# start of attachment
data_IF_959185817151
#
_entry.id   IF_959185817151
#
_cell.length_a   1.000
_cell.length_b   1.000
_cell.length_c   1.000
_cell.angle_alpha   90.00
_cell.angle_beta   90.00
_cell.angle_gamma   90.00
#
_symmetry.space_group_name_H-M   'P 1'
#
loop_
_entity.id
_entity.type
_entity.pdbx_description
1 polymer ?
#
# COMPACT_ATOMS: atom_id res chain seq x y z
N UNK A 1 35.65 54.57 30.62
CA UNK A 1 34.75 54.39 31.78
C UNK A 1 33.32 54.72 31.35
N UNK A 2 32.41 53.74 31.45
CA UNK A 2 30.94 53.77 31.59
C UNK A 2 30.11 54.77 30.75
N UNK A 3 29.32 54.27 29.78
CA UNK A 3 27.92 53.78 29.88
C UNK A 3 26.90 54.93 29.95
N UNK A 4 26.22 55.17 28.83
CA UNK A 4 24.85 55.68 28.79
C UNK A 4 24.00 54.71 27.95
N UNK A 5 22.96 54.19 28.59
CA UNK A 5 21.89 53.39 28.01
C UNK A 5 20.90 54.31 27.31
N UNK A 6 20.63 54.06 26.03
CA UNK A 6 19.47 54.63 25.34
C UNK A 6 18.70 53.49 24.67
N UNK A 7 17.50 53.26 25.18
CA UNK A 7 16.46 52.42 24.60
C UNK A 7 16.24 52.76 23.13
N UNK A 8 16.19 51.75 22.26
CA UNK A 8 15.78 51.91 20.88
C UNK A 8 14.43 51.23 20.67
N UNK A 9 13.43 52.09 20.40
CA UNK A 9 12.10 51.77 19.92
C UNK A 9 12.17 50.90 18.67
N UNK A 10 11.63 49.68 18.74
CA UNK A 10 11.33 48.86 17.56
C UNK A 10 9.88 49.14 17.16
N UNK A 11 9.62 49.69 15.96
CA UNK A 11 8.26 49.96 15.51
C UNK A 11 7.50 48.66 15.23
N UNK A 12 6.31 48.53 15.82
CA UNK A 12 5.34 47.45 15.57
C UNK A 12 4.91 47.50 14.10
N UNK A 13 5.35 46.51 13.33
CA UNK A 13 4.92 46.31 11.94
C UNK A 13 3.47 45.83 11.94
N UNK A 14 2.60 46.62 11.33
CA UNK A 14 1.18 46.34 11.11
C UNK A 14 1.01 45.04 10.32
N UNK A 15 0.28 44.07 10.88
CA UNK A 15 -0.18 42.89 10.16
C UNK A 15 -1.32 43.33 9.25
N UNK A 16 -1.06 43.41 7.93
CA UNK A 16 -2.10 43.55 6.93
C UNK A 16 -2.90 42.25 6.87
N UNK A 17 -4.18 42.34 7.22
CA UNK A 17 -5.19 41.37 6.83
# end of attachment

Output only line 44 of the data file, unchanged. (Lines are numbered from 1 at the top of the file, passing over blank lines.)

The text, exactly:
C UNK A 8 14.43 51.23 20.67